There has been another outbreak of rioting in Indonesia linked to rising food and commodity prices. A large crowd attacked shops owned by ethnic Chinese on the island of Sumbawa in Eastern Indonesia. Similar attacks have taken place in other parts of Indonesia over the past three weeks. The top military officer has warned people to be prepared for further unrest as the country's economic crisis continues. The armed-forces Commander, General Feisal Tanjung was addressing a parade of 10,000 troops in the capital, Jakarta, which was organised to show the military's readiness to deal with more trouble. From Jakarta, this report is from our correspondent, Jonathan Head:
According to a military spokesman in Sumbawa, a crowd of several hundred people formed outside the local parliament to protest over the increased cost of living. They then marched through the main town, pelting shops with stones and setting some of them on fire.
Most of the inhabitants of Sumbawa are devout Muslims but as elsewhere in the country, much of the business life is controlled by the Chinese minority. This is only the latest violent incident to shake Indonesia.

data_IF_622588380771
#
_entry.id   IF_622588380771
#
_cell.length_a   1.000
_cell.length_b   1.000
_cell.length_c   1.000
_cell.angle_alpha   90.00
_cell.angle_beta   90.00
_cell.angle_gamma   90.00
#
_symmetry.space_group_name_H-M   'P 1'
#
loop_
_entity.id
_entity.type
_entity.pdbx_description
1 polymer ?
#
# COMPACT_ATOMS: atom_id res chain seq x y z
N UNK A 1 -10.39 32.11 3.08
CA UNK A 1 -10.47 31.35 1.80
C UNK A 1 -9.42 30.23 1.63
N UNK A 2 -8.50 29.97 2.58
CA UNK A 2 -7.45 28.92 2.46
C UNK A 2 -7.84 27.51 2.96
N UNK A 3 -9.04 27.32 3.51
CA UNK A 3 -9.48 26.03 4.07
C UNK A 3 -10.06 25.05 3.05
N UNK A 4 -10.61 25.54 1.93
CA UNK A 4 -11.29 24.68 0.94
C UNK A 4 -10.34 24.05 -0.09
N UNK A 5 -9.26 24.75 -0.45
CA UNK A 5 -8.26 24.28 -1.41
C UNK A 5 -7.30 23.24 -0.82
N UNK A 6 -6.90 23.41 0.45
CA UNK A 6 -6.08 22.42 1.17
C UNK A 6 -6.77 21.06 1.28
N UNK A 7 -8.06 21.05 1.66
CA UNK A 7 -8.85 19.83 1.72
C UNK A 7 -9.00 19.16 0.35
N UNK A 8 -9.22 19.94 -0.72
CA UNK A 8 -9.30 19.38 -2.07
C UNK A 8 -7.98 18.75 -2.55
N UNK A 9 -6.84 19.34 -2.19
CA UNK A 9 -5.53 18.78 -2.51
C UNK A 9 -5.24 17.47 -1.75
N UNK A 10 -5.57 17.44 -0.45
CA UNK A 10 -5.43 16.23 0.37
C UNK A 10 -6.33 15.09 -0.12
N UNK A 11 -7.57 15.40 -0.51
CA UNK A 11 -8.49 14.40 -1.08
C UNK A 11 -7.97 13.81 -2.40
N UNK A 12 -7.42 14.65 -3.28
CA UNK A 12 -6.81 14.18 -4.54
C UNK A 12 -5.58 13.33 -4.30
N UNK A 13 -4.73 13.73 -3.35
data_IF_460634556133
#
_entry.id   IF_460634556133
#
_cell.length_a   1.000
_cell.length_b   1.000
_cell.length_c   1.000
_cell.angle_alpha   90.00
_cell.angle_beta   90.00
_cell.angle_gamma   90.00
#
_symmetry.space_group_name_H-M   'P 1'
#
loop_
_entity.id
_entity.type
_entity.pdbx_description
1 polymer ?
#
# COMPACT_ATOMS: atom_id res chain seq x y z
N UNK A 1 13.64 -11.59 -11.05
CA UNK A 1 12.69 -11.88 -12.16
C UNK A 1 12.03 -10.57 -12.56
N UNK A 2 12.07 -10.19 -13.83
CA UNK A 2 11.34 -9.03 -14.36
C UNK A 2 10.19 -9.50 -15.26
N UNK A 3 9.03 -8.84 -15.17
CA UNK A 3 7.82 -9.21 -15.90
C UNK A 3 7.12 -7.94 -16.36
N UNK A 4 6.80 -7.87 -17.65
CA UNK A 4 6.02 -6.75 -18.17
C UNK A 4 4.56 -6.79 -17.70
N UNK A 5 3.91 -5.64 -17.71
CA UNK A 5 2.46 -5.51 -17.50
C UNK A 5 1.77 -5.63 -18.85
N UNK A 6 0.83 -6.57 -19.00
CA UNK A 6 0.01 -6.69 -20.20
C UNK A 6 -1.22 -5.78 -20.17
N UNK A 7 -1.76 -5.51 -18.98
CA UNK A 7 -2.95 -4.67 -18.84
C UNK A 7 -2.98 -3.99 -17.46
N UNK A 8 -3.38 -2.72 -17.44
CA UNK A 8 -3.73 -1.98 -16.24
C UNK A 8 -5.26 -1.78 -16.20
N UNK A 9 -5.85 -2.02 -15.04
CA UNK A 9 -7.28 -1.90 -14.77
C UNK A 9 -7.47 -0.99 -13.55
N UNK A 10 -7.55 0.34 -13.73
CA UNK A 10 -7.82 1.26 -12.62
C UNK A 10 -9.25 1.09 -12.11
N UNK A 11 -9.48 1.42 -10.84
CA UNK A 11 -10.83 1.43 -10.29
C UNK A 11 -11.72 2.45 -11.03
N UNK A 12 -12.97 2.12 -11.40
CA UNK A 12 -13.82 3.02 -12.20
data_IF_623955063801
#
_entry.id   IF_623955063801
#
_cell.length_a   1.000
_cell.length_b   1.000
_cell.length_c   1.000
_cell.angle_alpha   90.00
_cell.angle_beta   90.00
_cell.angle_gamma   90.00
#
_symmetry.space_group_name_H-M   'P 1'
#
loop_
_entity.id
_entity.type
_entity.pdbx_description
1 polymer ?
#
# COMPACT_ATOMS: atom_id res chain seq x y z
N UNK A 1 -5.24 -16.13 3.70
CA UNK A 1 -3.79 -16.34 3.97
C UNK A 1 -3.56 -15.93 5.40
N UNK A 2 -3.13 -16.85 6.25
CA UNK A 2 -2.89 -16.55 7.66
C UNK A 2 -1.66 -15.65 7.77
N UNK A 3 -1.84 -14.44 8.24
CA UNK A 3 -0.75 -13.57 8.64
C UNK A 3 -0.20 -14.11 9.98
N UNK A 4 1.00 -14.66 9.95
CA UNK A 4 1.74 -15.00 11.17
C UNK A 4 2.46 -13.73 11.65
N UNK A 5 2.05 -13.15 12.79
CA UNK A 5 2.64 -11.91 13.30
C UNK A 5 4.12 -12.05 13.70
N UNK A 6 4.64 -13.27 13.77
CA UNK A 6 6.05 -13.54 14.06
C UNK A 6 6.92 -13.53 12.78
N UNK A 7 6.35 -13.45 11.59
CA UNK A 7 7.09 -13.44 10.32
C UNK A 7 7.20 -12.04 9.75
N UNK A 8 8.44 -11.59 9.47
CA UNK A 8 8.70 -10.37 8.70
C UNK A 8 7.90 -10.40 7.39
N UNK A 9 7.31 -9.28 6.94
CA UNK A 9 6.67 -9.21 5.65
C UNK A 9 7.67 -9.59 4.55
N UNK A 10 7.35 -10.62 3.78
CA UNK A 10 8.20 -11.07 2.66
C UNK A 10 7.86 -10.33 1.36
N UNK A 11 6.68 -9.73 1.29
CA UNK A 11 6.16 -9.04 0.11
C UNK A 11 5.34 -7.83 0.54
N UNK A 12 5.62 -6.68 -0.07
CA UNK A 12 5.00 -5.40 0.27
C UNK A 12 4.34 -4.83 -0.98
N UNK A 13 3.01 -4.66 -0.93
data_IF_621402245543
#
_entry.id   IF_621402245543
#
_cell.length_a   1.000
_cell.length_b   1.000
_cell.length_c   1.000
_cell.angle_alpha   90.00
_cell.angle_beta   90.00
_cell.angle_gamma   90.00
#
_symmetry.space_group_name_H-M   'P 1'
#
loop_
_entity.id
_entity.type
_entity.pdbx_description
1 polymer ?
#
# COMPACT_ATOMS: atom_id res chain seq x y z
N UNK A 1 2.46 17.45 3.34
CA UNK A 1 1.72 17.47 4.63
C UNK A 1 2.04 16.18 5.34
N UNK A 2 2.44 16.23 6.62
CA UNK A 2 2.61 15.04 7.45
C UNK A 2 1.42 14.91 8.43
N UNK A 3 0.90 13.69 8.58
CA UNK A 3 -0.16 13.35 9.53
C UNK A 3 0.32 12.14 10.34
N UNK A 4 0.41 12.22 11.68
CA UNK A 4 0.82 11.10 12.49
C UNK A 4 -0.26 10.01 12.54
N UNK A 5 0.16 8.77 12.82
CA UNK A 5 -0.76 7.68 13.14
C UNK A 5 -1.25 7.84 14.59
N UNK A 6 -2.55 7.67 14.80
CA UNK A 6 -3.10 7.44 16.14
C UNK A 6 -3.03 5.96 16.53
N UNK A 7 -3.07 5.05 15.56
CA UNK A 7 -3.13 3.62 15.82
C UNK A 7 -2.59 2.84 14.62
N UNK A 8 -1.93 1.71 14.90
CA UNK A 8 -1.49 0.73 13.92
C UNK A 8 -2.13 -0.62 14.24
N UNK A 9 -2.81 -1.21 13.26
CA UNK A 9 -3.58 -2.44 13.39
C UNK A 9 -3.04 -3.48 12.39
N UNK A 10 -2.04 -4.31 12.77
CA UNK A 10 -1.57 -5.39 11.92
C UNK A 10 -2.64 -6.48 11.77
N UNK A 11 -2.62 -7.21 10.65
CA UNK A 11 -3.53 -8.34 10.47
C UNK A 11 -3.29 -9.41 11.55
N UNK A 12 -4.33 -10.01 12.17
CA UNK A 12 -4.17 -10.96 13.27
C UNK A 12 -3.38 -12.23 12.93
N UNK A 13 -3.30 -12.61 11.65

Anti-Chinese riots have broken out in several other regions over the past month, leaving the ethnic Chinese in a state of fear. Many of them say they're prepared to leave Indonesia if the situation doesn't calm down.
In an attempt to reassure them and other nervous Indonesians, the armed forces has been putting on a show of force in the capital, Jakarta. At the end of three days of anti-riot exercises, around 10,000 troops and police gathered to hear the armed forces Commander warn them to be prepared for further unrest as the full impact of the economic crisis begins to be felt.
Tough and repressive measures may be necessary he said but he urged them to act only within the law. Many Indonesian companies are thought to be on the verge of bankruptcy and they're expected to start laying off increasing numbers of workers over the next few months.
The government has started special schemes, helped by World Bank funding to create new jobs. But they're unlikely to be able to make up for all the employment lost through the collapse of much of the private business sector.